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Flooding along the Missouri River
This page contains archived content and is no longer being updated. At the time of publication, it represented the best available science. However, more recent observations and studies may have rendered some content obsolete.
The Missouri River spilled over its banks around Glasgow, Missouri, in late June 2010. The Advanced Land Imager (ALI) on NASA’s Earth Observing-1 (EO-1) satellite captured this natural-color image on June 19, 2010.
West of the town of Glasgow, the Missouri River curves toward the south-southwest and then toward the northeast. Immediately west of town, the river takes a sharp turn toward the south. In the bend in the river before its northeastern turn, flooding is apparent. Muddy brown water has collected north of the river, along Epperson Island. More floodwater appears south and west of the river where it curves toward the south-southwest. Additional flooding appears along riverbanks upstream.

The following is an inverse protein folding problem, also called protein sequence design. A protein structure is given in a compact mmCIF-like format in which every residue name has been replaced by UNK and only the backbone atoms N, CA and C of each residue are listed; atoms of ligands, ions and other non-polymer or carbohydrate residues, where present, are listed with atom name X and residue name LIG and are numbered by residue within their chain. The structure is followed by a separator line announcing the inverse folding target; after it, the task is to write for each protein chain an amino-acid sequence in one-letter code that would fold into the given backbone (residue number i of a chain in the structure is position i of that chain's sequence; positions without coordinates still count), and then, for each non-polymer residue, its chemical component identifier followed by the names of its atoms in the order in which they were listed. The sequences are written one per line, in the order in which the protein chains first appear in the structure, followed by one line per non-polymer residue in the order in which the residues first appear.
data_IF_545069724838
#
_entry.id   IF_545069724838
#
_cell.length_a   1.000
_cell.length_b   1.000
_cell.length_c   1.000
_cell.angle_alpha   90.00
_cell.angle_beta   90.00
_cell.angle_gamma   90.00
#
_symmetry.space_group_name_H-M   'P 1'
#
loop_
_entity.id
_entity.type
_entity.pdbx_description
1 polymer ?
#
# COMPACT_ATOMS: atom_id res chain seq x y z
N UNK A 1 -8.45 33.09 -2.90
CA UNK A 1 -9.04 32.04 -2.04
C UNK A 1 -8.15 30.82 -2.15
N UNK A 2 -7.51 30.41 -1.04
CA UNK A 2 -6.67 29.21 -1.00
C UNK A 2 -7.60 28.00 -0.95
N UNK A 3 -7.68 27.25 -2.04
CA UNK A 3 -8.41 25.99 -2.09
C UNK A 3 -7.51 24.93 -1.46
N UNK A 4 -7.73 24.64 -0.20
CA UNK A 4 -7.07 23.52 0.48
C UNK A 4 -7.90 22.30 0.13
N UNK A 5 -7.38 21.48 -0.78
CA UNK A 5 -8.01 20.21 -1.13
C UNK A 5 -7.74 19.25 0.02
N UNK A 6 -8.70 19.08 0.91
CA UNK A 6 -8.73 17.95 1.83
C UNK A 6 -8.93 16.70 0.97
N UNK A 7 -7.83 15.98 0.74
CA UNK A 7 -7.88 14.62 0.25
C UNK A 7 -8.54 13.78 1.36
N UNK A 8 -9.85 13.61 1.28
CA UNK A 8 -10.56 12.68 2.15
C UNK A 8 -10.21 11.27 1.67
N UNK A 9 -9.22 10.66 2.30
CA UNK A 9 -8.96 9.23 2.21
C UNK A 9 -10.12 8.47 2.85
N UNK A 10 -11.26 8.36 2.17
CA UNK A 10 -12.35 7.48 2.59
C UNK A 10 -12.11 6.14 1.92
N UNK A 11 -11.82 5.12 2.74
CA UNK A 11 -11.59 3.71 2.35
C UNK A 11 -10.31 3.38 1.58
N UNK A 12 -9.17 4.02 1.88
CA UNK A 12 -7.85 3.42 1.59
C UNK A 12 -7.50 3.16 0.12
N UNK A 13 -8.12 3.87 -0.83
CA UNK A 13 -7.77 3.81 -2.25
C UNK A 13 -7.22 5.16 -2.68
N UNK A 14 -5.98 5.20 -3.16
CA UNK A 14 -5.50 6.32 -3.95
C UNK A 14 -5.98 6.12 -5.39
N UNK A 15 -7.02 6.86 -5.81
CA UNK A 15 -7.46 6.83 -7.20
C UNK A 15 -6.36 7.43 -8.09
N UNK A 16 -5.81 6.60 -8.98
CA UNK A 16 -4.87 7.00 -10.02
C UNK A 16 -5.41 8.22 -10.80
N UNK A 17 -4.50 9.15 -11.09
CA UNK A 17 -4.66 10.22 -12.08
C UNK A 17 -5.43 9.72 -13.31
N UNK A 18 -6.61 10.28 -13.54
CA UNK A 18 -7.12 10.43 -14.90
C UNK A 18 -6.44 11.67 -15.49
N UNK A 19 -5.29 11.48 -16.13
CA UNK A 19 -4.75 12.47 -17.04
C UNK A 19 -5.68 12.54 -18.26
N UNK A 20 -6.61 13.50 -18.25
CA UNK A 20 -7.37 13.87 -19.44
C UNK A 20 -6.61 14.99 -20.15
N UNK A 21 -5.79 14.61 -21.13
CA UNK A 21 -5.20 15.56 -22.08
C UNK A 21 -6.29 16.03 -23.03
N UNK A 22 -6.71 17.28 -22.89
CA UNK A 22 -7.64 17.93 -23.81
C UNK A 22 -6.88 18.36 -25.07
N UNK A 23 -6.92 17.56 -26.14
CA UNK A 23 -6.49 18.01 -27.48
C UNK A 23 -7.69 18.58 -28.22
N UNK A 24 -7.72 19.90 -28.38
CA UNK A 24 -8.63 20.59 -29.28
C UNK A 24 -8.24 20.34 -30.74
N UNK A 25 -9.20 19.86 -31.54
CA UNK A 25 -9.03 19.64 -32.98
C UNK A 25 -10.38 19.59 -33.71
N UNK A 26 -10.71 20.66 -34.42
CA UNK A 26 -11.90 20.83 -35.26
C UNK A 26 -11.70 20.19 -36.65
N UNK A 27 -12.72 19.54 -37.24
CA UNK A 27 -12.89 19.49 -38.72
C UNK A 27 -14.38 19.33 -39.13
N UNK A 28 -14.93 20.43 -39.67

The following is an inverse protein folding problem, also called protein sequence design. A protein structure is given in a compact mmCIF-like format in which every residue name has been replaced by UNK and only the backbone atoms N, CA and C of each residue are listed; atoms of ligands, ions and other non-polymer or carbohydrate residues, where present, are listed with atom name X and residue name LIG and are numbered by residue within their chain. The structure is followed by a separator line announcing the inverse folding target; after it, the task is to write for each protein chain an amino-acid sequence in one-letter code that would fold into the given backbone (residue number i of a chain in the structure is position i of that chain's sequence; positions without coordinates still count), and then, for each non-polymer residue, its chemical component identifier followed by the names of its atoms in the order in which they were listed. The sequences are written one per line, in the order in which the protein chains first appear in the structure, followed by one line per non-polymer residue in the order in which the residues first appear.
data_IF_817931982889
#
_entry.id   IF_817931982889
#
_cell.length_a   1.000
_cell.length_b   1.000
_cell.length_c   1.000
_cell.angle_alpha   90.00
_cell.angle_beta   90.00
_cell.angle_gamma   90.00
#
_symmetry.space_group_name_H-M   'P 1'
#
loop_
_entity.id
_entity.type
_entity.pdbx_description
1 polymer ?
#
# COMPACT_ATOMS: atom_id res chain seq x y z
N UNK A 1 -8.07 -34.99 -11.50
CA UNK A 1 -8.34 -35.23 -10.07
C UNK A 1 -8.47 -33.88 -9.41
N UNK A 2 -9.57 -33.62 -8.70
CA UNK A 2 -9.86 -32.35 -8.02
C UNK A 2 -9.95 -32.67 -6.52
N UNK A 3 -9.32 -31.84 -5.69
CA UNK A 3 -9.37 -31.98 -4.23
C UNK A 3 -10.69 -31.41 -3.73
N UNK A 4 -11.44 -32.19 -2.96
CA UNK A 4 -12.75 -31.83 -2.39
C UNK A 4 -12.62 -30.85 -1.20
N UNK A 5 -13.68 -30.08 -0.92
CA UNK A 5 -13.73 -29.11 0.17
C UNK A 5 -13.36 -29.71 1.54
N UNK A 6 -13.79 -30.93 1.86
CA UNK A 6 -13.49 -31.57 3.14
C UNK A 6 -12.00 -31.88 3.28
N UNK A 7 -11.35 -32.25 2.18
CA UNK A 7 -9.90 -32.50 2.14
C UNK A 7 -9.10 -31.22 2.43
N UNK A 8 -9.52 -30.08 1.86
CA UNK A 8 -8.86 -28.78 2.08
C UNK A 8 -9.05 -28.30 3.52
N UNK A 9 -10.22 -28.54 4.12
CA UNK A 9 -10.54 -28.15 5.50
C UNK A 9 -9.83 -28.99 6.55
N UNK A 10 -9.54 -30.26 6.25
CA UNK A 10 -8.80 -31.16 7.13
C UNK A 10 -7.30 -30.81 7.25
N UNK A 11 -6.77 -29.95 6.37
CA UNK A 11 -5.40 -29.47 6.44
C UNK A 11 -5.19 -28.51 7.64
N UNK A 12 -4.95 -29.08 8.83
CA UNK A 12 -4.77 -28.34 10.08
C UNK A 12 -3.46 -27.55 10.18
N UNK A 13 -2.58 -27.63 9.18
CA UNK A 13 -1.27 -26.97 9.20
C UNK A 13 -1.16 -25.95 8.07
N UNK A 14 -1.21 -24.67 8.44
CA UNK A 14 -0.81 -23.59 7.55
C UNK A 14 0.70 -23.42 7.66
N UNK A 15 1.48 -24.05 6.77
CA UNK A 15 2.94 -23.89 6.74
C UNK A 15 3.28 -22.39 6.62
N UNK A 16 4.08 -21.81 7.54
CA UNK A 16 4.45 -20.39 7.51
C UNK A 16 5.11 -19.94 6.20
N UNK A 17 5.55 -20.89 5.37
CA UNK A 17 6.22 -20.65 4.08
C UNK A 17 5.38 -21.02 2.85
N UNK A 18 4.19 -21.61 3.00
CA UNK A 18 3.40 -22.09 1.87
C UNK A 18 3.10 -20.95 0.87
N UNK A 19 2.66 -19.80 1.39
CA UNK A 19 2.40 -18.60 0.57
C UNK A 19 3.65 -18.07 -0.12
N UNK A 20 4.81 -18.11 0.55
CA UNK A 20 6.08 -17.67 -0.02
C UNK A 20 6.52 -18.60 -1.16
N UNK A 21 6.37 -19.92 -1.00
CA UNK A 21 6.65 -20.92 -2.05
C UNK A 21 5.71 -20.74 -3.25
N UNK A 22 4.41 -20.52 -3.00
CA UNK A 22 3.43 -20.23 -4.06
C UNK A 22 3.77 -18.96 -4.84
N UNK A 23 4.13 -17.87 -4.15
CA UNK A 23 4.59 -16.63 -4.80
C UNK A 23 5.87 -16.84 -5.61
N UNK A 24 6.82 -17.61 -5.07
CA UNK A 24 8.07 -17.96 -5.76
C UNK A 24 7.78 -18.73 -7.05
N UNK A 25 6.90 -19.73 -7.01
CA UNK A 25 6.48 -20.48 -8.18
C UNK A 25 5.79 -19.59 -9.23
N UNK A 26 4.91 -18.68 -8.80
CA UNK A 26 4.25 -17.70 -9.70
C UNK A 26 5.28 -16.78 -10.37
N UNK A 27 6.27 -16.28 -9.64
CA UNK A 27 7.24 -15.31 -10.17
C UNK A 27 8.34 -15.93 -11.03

Patches of off-white on the water surface result from sunglint. Away from the river and the town, the land in this area appears primarily as a patchwork of brown and green croplands interspersed with patches of trees.
According to the National Weather Service Advanced Hydrologic Prediction Service, the Missouri River’s water level was projected to drop below the major flood stage after June 21. The water level remained well above normal, however, and flood warnings continued for Glasgow and other communities along the Missouri River.
NASA Earth Observatory image created by Robert Simmon, using EO-1 ALI data provided courtesy of the NASA EO-1 team. Caption by Michon Scott.
Acquired June 19, 2010, this natural-color image shows flooding along the banks of the Missouri River near the town of Glasgow.